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Van Morrison, The Healing Game. One of his later albums, but with some great tracks - the title track, The Burning Ground and This Once Was My Life (with Georgie Fame's call-and-response backing voca

God what an innocent I was (am) - never realised the Sweetest Girl was about H. Will have to try to find my copy now and listen again. And Jacques Derrida - Scritti Politti changed my life - in a sm

Liza, That song you mentioned a while back (you asked if you were crazy to like it), the band's name escapes me, well it's on the radio all the time now and now I like it. (They remind me of Meatloaf,

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Ella Fitzgerald: Twelve Nights in Hollywood

 

The best American Popular Culture has the same effect: helium. You feel it when you walk out of one of the better productions in the New York City Center Encores! series, and you feel it when you listen to this four-disc representation of a series of club performances Ella Fitzgerald gave in Hollywood in 1961 (with a few ringers from 1962).

 

No, not helium: nitrous oxide. It's like you've just breathed in some laughing gas, and you're grinning like an idiot.*

 

The craft, the intelligence: all directed to one goal: FUN. It may be one dimensional -- but what a dimension!

 

Listen to these recordings. They will make you high.

____________________________________________________________

* I recently took a 24-year-old Kazakh girl to an Encores! production of an old 1930's Gershwin musical. She's fixated on the newest club music. I thought she'd have like zero appreciation of The Great American Songbook.

 

But after the show was over, she said, unbidden, the perfect thing: "I started grinning as soon as it started, and I'm still grinning now. I'm grinning so wide that it hurts."

 

America Rules.

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ETA: And having read your subsequent post, I have to modify one of my positions. As I've said repeatedly, having backed you all into a metaphorical corner at a party, popular music has been in a state of suspension for going on thirty years (okay, black popular music not as long).

 

hmmm electronica anyone?

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i think your thesis holds for guitar-based rock. but if you seriously think electronica hasn't evolved considerably past gary numan you haven't listened to much of it. add up electronica, hip-hop, drum 'n bass etc. and you have considerable evolution in the forms of popular music in the last 30 years. quite a lot of people listen to that stuff, you know.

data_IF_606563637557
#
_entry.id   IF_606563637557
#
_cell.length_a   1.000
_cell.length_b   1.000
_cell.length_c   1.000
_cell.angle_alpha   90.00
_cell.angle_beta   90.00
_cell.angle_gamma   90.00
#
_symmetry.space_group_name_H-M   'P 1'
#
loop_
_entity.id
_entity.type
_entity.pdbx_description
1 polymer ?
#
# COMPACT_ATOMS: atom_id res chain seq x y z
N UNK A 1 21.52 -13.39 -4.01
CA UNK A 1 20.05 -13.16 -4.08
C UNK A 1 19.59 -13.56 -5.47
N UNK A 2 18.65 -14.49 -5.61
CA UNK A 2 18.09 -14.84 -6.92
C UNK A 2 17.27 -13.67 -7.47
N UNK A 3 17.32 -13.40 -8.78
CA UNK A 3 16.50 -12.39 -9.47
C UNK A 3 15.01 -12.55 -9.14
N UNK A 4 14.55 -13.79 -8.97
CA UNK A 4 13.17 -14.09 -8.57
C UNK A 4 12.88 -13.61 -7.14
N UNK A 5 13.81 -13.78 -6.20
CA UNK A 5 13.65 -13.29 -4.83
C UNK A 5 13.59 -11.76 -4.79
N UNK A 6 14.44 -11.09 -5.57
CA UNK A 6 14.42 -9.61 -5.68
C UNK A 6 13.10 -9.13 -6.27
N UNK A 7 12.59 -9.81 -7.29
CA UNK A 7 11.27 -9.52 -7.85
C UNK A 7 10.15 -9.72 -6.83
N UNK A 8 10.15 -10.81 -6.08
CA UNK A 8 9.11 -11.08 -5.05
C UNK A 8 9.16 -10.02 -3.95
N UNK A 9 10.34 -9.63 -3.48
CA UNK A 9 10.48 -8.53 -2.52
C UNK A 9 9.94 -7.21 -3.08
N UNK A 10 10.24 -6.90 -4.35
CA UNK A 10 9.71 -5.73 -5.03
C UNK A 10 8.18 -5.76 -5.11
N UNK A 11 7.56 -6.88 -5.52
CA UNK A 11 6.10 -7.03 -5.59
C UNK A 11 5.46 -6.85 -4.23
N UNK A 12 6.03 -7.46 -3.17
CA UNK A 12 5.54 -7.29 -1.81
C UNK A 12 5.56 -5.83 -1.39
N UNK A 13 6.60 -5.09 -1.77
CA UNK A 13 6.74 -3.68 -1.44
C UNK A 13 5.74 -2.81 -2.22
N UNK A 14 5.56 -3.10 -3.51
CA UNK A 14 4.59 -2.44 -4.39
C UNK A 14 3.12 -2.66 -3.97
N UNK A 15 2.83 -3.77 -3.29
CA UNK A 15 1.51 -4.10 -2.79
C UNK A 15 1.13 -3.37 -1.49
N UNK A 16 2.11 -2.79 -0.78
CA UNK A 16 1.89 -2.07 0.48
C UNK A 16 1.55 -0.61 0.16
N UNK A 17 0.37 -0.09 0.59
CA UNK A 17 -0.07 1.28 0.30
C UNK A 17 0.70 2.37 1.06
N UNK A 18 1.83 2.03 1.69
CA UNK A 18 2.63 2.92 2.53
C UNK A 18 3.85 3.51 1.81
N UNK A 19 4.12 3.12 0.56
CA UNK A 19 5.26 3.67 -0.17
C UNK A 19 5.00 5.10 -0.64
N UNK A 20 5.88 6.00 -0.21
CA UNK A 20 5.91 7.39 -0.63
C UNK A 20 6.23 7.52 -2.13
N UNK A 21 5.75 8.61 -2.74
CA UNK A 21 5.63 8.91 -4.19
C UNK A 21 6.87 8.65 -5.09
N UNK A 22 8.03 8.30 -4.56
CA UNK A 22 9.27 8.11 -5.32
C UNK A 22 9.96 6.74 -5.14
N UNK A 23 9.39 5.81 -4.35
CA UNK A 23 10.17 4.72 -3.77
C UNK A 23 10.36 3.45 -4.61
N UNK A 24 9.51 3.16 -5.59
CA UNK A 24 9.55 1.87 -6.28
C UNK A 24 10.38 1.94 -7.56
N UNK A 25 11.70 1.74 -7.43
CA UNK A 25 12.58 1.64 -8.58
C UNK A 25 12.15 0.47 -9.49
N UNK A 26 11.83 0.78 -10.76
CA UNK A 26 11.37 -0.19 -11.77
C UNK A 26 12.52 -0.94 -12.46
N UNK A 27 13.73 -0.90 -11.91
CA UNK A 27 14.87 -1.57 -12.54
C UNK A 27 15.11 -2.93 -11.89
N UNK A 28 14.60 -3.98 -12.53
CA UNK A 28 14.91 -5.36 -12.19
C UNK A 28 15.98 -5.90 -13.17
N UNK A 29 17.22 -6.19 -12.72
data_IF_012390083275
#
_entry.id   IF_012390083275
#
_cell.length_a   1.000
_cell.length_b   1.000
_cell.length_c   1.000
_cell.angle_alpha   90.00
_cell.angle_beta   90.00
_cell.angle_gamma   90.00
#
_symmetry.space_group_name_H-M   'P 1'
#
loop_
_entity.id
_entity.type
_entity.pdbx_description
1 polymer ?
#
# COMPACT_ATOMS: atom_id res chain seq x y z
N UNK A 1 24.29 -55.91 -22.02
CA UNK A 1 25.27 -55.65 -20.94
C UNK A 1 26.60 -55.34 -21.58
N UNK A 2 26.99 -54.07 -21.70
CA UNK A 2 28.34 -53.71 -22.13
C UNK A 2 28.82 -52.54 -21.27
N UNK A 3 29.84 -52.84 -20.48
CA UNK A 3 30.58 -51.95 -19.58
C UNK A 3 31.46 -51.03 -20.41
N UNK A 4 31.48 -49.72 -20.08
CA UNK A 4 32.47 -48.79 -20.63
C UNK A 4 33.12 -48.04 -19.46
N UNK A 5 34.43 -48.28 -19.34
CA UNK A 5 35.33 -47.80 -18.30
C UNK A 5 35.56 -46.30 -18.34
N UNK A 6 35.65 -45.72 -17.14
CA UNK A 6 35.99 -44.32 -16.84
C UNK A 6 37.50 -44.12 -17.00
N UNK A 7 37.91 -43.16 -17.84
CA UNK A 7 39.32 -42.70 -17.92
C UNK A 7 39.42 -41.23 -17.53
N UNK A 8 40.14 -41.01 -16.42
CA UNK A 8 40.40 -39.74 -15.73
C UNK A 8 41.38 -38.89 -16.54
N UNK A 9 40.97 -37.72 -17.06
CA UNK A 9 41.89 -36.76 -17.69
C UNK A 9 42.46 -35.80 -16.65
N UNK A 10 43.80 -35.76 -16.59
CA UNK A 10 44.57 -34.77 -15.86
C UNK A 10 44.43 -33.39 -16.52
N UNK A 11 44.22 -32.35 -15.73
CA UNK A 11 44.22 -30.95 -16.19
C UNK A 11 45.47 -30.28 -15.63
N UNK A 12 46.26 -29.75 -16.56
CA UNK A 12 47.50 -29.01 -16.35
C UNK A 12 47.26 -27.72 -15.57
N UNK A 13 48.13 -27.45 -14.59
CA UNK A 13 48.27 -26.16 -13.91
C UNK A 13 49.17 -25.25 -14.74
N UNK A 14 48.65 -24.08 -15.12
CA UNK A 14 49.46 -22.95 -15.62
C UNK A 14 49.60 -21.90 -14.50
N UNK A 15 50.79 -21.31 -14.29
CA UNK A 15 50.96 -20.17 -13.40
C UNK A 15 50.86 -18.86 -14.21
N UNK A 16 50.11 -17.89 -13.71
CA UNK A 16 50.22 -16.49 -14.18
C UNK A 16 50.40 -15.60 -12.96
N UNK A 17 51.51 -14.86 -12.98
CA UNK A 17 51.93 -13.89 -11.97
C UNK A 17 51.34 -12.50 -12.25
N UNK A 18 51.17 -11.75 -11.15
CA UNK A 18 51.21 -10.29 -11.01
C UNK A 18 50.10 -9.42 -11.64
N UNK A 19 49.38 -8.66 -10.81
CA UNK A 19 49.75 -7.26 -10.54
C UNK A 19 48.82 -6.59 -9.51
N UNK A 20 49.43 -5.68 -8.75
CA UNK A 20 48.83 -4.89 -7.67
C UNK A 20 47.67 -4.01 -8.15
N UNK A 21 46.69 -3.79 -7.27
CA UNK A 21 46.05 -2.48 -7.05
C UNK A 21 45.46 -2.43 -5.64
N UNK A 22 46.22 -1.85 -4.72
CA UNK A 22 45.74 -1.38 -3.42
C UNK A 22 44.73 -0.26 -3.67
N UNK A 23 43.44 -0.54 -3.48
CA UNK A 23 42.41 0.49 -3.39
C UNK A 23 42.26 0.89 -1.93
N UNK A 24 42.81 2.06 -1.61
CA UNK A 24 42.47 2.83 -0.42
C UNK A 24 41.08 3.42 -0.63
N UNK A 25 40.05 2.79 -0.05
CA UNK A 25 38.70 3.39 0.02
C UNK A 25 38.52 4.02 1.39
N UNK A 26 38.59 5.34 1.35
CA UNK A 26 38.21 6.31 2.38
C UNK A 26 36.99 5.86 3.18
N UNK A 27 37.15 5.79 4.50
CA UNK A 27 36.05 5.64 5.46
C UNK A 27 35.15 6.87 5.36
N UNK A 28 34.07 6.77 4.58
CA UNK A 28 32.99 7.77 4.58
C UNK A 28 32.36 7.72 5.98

vocal jazz doesn't seem to have evolved very much for a much longer period.

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Some of the best "pop" music of the last decade, though, IMO.

What "pop" songs do you classify as techno

 

Note: Neither a techno nor electronica snob - legitimately interested in hearing what "pop" songs qualify as Techno at least to SE.

 

I mean only that techno is broadly "pop" as opposed to classical or jazz. (In other words, I mean "pop" as subsuming rock, for example -- not as opposed to rock.) (That's why it's in quotes.)

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i think your thesis holds for guitar-based rock. but if you seriously think electronica hasn't evolved considerably past gary numan you haven't listened to much of it. add up electronica, hip-hop, drum 'n bass etc. and you have considerable evolution in the forms of popular music in the last 30 years. quite a lot of people listen to that stuff, you know.

 

vocal jazz doesn't seem to have evolved very much for a much longer period.

 

I wasn't entirely serious about Gary Numan, but don't be pinning the "lots of people listen to that stuff" thing on me. I have explicitly extended my thesis to include R&B and hip hop, although its stagnation is more recent. You did help me listen my way back into the history of hip hop, and I am grateful. But many hip hop tracks from the early 90s do sound contemporary today - it's getting on for twenty years since Tupac and Biggie and Dr Dre, and Jay-Z's first album is thirteen years old.

 

Applying my argument, has hip hop changed in the last twenty years the way popular music changed between - say - 1936 and 1956 or 1946 and 1966?

 

If this does apply to hip hop, it applies even more so to R&B and soul generally.

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mainstream hip-hop *is* pop, which alone suggests a giant transformation in pop music in the last 30 years. as for transformations within hip-hop, sure, it's not as visible in the mainstream but there's a lot of interesting stuff that's not exactly obscure either. take people like madlib, mf doom, even mos def, a lot of whose work fluidly moves between genre boundaries. there's a lot of interesting stuff being done on mix-tapes by well known people like the rza etc.. as for the stuff from the 90s sounding contemporary, i don't know how many young people would agree. certainly not in the way that fans of the white stripes would immediately recognize their forbears from 30-40 years ago. the kind of thing that people like outkast and n.e.r.d or even the later incarnation of the beastie boys have done in the mainstream are very far away from 80s, early 90s hip-hop.

 

the more interesting question to ask, in my opinion, is why there is so little change in certain directions since 1956, say, and so much in others. perhaps guitar rock has reached a dead-end and we just don't know it yet. then again, i don't listen to much contemporary metal, but my sense is there's a lot of stuff there that could complicate the argument as well.

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